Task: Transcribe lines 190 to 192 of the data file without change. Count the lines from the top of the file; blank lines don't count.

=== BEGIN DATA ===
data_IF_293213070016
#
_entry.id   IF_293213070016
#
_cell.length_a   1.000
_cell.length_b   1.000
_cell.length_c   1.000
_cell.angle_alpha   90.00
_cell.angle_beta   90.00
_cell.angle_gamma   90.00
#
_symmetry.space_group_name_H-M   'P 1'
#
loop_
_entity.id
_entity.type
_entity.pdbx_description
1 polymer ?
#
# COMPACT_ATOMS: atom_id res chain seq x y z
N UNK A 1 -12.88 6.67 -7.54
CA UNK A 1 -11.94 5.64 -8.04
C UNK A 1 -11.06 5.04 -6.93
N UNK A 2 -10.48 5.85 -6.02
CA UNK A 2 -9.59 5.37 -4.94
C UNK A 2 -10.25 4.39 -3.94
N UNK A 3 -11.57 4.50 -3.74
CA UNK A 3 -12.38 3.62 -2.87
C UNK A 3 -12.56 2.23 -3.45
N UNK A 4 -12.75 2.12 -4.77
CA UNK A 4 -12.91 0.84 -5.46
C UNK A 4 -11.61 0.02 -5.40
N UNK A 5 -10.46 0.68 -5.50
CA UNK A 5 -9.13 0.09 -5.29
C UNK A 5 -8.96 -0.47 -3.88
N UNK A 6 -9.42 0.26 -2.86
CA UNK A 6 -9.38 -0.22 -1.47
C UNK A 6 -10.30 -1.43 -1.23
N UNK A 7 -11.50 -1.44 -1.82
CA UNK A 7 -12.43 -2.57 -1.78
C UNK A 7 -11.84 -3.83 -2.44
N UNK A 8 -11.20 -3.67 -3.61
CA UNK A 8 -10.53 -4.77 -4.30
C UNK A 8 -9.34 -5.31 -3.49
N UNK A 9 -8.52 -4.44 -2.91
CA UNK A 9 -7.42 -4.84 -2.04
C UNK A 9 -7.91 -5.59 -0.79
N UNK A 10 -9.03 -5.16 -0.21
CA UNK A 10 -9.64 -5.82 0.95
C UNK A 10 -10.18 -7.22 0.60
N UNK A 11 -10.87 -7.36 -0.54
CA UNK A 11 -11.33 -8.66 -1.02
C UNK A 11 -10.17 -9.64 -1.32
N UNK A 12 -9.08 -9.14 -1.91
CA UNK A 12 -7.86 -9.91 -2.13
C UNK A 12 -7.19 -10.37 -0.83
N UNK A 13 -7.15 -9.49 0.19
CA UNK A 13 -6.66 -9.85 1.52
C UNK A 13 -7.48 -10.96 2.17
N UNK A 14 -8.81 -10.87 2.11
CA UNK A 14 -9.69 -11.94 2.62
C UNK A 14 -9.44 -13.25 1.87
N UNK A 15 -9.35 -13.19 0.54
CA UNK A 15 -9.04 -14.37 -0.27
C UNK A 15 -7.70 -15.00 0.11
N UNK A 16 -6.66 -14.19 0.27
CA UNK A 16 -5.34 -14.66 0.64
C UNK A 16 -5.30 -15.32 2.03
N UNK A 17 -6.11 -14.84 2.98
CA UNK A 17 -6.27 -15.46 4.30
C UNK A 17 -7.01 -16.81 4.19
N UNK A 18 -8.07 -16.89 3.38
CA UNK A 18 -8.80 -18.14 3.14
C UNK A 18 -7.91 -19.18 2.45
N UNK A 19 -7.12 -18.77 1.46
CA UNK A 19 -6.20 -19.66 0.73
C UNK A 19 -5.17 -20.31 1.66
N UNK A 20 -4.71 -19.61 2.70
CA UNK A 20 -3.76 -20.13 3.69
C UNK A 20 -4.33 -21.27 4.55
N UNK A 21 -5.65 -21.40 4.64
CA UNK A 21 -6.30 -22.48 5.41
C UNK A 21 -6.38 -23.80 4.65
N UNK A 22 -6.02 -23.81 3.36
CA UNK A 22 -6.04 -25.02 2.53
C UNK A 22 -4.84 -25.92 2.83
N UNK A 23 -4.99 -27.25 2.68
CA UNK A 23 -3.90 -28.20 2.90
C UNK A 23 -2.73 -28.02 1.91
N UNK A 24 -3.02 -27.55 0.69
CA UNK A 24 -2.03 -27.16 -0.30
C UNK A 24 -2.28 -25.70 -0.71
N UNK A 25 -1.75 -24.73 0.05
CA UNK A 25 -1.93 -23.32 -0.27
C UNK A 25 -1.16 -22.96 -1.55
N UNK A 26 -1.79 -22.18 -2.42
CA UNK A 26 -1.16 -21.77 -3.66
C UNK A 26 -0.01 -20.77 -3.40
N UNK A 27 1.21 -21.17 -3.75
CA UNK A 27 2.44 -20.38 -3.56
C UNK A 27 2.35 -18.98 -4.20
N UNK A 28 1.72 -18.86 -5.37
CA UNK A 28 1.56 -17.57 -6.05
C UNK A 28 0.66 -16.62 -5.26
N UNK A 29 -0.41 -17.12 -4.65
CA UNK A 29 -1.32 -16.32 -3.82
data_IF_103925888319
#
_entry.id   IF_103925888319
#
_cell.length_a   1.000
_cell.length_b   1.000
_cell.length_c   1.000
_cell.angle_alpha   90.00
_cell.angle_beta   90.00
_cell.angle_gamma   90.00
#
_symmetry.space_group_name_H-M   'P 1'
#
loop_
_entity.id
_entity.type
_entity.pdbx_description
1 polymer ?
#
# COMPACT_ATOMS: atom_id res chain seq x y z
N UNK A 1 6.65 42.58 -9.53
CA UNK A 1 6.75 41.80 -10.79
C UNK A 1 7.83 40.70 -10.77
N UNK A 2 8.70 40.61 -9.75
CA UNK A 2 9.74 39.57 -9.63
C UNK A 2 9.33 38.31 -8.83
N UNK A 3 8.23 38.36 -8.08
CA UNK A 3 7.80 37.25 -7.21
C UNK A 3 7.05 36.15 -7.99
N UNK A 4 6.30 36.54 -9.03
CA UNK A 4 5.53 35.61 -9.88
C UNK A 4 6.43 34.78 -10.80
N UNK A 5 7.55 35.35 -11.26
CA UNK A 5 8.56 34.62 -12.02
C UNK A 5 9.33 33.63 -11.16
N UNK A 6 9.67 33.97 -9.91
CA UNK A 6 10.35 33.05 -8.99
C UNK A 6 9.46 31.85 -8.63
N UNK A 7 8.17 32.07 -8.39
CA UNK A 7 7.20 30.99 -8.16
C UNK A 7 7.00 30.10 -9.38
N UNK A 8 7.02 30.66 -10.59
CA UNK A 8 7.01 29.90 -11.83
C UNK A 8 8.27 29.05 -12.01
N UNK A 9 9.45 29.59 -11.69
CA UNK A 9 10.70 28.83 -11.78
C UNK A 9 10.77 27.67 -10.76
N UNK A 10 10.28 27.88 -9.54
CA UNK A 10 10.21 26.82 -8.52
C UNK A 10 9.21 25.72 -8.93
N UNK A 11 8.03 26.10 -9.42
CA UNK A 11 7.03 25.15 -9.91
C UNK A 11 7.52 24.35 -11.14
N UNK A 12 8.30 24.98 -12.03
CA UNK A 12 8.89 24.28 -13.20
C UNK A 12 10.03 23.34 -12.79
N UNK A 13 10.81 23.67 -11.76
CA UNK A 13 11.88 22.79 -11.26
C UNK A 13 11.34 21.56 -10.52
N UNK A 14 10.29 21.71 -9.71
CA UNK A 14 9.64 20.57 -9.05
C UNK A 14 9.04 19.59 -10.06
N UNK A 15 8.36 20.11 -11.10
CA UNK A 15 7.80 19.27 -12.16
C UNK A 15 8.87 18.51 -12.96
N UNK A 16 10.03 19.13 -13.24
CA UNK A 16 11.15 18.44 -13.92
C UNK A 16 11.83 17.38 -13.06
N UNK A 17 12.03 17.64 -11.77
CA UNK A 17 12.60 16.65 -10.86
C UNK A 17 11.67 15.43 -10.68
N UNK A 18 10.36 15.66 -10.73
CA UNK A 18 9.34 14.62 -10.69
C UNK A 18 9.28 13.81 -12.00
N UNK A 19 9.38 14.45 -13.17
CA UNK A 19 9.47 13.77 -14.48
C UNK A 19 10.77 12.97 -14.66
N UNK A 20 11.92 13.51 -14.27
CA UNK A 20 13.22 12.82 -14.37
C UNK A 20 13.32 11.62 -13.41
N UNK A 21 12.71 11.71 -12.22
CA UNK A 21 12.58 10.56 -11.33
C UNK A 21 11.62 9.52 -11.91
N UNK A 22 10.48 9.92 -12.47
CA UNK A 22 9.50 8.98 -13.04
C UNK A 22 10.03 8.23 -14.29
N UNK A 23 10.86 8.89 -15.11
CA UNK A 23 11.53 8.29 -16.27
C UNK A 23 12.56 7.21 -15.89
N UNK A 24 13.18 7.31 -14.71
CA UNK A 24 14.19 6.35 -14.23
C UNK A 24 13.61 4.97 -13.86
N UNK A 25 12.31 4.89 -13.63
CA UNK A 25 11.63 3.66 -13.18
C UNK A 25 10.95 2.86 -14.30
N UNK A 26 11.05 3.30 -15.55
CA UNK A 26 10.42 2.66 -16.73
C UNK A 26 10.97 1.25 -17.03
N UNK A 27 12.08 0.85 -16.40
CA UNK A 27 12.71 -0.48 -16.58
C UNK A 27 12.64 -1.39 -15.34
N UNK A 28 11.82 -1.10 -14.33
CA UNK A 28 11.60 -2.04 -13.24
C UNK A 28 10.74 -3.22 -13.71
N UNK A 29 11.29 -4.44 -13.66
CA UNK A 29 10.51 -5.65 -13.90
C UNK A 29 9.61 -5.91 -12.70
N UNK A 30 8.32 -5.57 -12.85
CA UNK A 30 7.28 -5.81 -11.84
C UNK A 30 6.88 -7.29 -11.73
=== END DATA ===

N UNK A 22 10.48 9.92 -12.47
CA UNK A 22 9.50 8.98 -13.04
C UNK A 22 10.03 8.23 -14.29